An Israeli Sikorsky CH 53 helicopter, 2010. (Israel Defense Forces) (Israel Defense Forces)
Israeli Air Force

Military brass mulls move after veteran police commando was killed in heavy shootout in Jenin.

By The Algemeiner

The Israeli military is weighing the use of combat helicopters in major operations in Judea and Samaria, after a veteran police commando was fatally shot last week in a raid on the Palestinian Islamic Jihad terror group.

The move is being examined as part of a proposal on adjusting the rules of engagement in certain circumstances, Israel’s Channel 12 reported Monday evening. It follows the killing of Sgt. Maj. Noam Raz, 47, during an operation in Jenin on Friday, when Israeli forces came under heavy fire from dozens of armed gunmen.

The military has determined that it needs to increase its levels of firepower accordingly, and is considering other options aside from helicopters, Channel 12 reported, though deploying combat aircraft in urban landscapes like Jenin — where there is expected to be continued counter-terror activity — involves significant complexity.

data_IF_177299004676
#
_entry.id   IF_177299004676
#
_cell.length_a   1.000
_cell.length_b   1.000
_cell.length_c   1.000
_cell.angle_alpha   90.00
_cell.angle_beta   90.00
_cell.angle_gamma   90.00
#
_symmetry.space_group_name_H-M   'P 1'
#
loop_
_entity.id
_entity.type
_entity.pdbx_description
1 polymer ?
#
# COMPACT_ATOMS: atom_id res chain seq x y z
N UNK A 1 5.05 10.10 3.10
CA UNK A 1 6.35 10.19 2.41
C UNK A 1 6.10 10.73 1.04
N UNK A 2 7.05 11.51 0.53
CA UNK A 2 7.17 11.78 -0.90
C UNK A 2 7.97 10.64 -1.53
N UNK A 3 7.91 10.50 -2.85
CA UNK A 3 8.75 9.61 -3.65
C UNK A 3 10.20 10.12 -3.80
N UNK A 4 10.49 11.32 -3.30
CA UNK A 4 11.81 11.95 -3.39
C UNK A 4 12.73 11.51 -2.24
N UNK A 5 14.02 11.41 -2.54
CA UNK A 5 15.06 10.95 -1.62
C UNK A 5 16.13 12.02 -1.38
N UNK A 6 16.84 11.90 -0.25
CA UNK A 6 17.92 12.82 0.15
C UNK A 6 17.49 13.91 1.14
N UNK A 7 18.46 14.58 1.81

The outlet also revealed an assessment from security officials, shared at a recent cabinet meeting, that the terrorists who participated in the recent surge of violence in Israel, which has killed 19 people since March, are “lone individuals” without organizational affiliation, who “are influenced by the environment and the religious extremism surrounding Al-Aqsa Mosque.”

The meeting also saw a division between cabinet members on the center-left and the right-wing political spectrum, with the former arguing in favor of strengthening the Palestinian Authority, with the aim of helping it operate in Jenin, according to Channel 12.

Right-wing ministers argued, in turn, for limiting cooperation with Palestinian Authority President Mahmoud Abbas, as long as he continues to incite, pay salaries to Palestinians who kill Israelis, and engage the International Criminal Court.